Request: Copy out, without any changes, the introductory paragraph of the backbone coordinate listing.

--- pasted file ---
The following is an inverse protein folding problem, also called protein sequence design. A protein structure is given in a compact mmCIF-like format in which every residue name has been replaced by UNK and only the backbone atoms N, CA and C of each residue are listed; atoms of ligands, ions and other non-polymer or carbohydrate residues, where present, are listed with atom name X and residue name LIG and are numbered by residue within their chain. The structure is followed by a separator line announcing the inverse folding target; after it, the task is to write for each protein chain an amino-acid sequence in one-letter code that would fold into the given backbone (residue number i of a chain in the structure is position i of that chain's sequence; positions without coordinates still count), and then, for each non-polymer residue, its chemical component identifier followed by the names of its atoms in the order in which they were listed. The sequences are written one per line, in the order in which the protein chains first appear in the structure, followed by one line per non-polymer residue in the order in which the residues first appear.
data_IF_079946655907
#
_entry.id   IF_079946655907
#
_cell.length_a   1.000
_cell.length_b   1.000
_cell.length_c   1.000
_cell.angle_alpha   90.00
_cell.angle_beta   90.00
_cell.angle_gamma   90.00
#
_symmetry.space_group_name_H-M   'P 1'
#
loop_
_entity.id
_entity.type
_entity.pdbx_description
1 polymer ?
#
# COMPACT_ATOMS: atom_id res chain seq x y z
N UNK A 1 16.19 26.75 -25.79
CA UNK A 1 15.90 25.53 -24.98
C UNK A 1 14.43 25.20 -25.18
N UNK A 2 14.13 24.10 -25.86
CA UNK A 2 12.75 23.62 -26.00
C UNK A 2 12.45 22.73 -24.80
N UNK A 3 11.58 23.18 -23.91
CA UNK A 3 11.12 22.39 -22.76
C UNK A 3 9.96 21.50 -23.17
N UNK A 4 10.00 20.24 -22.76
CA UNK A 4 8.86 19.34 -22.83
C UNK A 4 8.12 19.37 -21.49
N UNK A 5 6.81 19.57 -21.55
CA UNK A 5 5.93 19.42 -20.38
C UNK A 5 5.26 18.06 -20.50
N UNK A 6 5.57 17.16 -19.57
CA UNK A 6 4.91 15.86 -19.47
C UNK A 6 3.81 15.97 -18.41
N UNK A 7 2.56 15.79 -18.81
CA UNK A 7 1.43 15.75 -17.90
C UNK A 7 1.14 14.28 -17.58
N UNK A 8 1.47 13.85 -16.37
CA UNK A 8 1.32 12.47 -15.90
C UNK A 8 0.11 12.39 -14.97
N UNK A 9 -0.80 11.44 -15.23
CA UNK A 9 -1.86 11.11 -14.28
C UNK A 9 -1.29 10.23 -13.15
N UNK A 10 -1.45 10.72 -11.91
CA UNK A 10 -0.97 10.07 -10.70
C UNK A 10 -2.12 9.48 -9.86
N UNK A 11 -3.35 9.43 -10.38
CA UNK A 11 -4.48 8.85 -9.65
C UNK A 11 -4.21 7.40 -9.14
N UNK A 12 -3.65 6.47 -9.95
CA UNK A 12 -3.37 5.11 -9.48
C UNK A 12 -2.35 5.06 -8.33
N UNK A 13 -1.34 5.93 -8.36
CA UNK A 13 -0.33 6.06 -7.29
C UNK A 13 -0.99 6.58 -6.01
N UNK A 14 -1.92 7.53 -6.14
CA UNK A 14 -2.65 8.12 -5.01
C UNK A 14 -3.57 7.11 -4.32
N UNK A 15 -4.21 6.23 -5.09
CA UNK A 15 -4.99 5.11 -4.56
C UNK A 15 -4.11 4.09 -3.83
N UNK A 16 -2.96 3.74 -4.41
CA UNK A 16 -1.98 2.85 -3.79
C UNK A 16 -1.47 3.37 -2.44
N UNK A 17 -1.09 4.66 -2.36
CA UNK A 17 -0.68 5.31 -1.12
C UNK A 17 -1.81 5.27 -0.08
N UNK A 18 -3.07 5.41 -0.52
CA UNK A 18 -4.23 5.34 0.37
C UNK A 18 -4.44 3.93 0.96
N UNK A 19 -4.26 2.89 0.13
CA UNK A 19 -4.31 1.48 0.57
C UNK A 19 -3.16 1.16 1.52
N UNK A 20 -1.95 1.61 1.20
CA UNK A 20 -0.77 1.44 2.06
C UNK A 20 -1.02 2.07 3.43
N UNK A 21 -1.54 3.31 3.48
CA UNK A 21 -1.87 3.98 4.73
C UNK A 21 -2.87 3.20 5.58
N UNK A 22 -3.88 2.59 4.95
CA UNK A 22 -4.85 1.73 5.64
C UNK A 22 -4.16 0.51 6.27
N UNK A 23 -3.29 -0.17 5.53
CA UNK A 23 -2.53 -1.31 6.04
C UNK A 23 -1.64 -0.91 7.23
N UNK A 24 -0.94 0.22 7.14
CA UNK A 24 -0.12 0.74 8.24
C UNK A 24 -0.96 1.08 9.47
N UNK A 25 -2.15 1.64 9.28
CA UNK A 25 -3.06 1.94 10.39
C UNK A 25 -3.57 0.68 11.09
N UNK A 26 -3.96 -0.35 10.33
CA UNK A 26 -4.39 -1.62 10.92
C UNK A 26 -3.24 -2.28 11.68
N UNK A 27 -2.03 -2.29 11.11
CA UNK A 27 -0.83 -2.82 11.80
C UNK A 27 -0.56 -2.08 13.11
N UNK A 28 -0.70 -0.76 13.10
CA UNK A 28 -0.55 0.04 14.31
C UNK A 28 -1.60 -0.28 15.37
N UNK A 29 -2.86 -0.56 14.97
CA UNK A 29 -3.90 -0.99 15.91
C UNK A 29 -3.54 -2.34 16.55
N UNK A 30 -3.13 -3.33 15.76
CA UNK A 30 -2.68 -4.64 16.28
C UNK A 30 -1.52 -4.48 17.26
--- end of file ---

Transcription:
The following is an inverse protein folding problem, also called protein sequence design. A protein structure is given in a compact mmCIF-like format in which every residue name has been replaced by UNK and only the backbone atoms N, CA and C of each residue are listed; atoms of ligands, ions and other non-polymer or carbohydrate residues, where present, are listed with atom name X and residue name LIG and are numbered by residue within their chain. The structure is followed by a separator line announcing the inverse folding target; after it, the task is to write for each protein chain an amino-acid sequence in one-letter code that would fold into the given backbone (residue number i of a chain in the structure is position i of that chain's sequence; positions without coordinates still count), and then, for each non-polymer residue, its chemical component identifier followed by the names of its atoms in the order in which they were listed. The sequences are written one per line, in the order in which the protein chains first appear in the structure, followed by one line per non-polymer residue in the order in which the residues first appear.